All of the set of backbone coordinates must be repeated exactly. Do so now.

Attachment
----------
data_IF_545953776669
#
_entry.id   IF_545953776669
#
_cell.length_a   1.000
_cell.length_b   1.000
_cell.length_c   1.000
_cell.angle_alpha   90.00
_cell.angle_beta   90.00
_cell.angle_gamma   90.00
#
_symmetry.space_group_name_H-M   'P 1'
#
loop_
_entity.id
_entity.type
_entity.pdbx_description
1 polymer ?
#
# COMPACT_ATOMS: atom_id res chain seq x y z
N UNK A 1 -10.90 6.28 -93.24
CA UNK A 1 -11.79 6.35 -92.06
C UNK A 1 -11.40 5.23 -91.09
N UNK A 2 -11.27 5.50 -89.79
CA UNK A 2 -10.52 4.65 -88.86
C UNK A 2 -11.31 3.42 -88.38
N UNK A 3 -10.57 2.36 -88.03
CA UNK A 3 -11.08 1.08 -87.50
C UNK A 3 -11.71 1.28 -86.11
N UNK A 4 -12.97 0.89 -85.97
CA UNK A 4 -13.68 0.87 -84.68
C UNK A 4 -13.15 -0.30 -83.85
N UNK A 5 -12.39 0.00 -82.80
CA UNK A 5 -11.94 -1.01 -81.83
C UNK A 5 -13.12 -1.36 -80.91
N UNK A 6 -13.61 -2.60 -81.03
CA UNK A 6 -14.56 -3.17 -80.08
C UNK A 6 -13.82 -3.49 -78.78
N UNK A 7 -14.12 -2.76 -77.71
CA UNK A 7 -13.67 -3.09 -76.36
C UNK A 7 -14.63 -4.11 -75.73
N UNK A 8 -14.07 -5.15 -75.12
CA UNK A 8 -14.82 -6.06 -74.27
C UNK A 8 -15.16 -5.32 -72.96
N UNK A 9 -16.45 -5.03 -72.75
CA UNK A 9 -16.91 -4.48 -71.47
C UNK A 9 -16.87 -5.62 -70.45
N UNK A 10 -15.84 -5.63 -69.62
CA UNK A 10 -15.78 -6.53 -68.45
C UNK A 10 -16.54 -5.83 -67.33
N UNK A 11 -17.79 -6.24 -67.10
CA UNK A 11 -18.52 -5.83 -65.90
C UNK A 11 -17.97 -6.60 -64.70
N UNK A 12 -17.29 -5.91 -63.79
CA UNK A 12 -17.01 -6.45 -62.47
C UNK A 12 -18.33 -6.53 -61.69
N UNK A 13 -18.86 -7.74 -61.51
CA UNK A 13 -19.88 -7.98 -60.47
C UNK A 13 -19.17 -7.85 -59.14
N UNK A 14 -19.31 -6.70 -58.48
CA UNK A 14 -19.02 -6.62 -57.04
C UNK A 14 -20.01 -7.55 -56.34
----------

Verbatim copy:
data_IF_545953776669
#
_entry.id   IF_545953776669
#
_cell.length_a   1.000
_cell.length_b   1.000
_cell.length_c   1.000
_cell.angle_alpha   90.00
_cell.angle_beta   90.00
_cell.angle_gamma   90.00
#
_symmetry.space_group_name_H-M   'P 1'
#
loop_
_entity.id
_entity.type
_entity.pdbx_description
1 polymer ?
#
# COMPACT_ATOMS: atom_id res chain seq x y z
N UNK A 1 -10.90 6.28 -93.24
CA UNK A 1 -11.79 6.35 -92.06
C UNK A 1 -11.40 5.23 -91.09
N UNK A 2 -11.27 5.50 -89.79
CA UNK A 2 -10.52 4.65 -88.86
C UNK A 2 -11.31 3.42 -88.38
N UNK A 3 -10.57 2.36 -88.03
CA UNK A 3 -11.08 1.08 -87.50
C UNK A 3 -11.71 1.28 -86.11
N UNK A 4 -12.97 0.89 -85.97
CA UNK A 4 -13.68 0.87 -84.68
C UNK A 4 -13.15 -0.30 -83.85
N UNK A 5 -12.39 0.00 -82.80
CA UNK A 5 -11.94 -1.01 -81.83
C UNK A 5 -13.12 -1.36 -80.91
N UNK A 6 -13.61 -2.60 -81.03
CA UNK A 6 -14.56 -3.17 -80.08
C UNK A 6 -13.82 -3.49 -78.78
N UNK A 7 -14.12 -2.76 -77.71
CA UNK A 7 -13.67 -3.09 -76.36
C UNK A 7 -14.63 -4.11 -75.73
N UNK A 8 -14.07 -5.15 -75.12
CA UNK A 8 -14.82 -6.06 -74.27
C UNK A 8 -15.16 -5.32 -72.96
N UNK A 9 -16.45 -5.03 -72.75
CA UNK A 9 -16.91 -4.48 -71.47
C UNK A 9 -16.87 -5.62 -70.45
N UNK A 10 -15.84 -5.63 -69.62
CA UNK A 10 -15.78 -6.53 -68.45
C UNK A 10 -16.54 -5.83 -67.33
N UNK A 11 -17.79 -6.24 -67.10
CA UNK A 11 -18.52 -5.83 -65.90
C UNK A 11 -17.97 -6.60 -64.70
N UNK A 12 -17.29 -5.91 -63.79
CA UNK A 12 -17.01 -6.45 -62.47
C UNK A 12 -18.33 -6.53 -61.69
N UNK A 13 -18.86 -7.74 -61.51
CA UNK A 13 -19.88 -7.98 -60.47
C UNK A 13 -19.17 -7.85 -59.14
N UNK A 14 -19.31 -6.70 -58.48
CA UNK A 14 -19.02 -6.62 -57.04
C UNK A 14 -20.01 -7.55 -56.34